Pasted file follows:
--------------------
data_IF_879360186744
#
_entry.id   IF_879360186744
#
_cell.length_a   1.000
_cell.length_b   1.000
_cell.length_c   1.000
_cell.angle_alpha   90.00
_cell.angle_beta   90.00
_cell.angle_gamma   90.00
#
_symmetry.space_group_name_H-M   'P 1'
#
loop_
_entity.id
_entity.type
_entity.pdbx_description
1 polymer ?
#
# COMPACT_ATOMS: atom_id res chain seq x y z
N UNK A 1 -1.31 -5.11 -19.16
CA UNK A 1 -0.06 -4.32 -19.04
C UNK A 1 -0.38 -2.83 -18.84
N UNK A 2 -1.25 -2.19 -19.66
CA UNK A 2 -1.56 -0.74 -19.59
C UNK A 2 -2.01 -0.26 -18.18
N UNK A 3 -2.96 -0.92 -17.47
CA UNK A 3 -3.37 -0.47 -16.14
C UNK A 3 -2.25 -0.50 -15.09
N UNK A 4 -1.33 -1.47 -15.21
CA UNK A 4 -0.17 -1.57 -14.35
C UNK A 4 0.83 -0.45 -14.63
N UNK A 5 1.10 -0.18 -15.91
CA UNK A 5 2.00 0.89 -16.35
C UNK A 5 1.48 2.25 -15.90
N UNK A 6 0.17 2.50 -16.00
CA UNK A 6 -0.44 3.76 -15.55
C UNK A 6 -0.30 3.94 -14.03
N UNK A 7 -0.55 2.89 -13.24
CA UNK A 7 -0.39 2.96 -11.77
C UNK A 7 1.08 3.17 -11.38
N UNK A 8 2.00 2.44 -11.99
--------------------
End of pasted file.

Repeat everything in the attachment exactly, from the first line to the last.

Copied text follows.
data_IF_879360186744
#
_entry.id   IF_879360186744
#
_cell.length_a   1.000
_cell.length_b   1.000
_cell.length_c   1.000
_cell.angle_alpha   90.00
_cell.angle_beta   90.00
_cell.angle_gamma   90.00
#
_symmetry.space_group_name_H-M   'P 1'
#
loop_
_entity.id
_entity.type
_entity.pdbx_description
1 polymer ?
#
# COMPACT_ATOMS: atom_id res chain seq x y z
N UNK A 1 -1.31 -5.11 -19.16
CA UNK A 1 -0.06 -4.32 -19.04
C UNK A 1 -0.38 -2.83 -18.84
N UNK A 2 -1.25 -2.19 -19.66
CA UNK A 2 -1.56 -0.74 -19.59
C UNK A 2 -2.01 -0.26 -18.18
N UNK A 3 -2.96 -0.92 -17.47
CA UNK A 3 -3.37 -0.47 -16.14
C UNK A 3 -2.25 -0.50 -15.09
N UNK A 4 -1.33 -1.47 -15.21
CA UNK A 4 -0.17 -1.57 -14.35
C UNK A 4 0.83 -0.45 -14.63
N UNK A 5 1.10 -0.18 -15.91
CA UNK A 5 2.00 0.89 -16.35
C UNK A 5 1.48 2.25 -15.90
N UNK A 6 0.17 2.50 -16.00
CA UNK A 6 -0.44 3.76 -15.55
C UNK A 6 -0.30 3.94 -14.03
N UNK A 7 -0.55 2.89 -13.24
CA UNK A 7 -0.39 2.96 -11.77
C UNK A 7 1.08 3.17 -11.38
N UNK A 8 2.00 2.44 -11.99